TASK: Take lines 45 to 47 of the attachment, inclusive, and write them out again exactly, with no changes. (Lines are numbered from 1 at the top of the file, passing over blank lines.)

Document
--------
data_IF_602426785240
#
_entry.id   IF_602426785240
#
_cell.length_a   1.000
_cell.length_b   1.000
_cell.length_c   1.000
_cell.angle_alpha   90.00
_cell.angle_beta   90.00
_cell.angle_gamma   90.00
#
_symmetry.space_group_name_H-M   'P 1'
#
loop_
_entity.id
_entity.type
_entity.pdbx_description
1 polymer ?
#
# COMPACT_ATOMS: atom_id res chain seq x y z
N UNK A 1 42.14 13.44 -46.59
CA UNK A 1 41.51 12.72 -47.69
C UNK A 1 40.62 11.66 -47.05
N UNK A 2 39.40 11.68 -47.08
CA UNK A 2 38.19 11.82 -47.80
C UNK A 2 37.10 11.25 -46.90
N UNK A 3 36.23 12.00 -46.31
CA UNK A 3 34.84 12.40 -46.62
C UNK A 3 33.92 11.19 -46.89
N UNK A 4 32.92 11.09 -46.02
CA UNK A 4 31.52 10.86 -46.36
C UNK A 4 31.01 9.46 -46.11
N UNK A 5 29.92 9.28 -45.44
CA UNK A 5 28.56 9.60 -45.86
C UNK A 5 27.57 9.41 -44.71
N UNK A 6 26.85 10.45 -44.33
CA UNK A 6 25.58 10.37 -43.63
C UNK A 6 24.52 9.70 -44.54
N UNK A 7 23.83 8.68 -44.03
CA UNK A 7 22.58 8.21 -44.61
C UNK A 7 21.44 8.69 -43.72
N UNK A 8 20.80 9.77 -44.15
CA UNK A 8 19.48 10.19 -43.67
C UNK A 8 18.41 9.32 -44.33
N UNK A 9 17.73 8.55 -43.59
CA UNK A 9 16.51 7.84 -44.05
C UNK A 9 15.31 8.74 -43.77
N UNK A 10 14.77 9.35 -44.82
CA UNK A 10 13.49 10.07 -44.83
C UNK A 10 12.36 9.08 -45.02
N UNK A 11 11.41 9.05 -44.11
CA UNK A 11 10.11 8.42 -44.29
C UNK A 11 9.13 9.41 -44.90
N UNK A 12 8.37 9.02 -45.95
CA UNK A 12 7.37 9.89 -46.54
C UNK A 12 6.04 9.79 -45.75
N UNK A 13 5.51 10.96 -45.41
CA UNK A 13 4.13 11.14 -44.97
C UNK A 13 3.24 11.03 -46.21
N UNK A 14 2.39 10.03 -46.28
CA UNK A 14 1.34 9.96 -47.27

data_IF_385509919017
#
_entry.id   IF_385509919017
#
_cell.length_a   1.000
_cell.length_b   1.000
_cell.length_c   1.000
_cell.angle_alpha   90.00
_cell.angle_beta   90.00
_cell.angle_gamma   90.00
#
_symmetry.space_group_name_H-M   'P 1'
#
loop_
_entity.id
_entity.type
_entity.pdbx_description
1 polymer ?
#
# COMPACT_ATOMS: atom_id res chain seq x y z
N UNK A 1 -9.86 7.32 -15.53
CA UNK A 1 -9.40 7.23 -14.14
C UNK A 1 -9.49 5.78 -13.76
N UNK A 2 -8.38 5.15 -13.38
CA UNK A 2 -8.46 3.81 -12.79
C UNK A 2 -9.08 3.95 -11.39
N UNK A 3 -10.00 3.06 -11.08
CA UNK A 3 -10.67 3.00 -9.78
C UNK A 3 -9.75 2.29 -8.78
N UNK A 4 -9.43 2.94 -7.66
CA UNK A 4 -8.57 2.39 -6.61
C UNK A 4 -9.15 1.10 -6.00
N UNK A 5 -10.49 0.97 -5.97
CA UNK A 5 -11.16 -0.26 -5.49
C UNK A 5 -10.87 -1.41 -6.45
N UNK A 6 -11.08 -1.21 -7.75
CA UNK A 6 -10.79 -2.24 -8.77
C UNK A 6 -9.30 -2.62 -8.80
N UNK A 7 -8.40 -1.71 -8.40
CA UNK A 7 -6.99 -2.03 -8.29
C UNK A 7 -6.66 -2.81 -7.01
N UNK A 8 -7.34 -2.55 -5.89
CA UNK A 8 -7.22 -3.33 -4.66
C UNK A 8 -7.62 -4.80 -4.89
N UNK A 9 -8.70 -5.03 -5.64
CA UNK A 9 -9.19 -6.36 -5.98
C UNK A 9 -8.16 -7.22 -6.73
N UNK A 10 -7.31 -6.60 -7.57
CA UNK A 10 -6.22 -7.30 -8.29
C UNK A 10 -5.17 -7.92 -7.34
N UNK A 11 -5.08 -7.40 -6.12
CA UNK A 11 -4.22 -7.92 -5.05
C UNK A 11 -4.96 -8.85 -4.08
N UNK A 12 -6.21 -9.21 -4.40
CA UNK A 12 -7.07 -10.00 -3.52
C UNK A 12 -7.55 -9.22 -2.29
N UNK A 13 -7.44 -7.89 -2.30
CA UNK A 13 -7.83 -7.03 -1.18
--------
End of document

N UNK A 9 17.73 8.55 -43.59
CA UNK A 9 16.51 7.84 -44.05
C UNK A 9 15.31 8.74 -43.77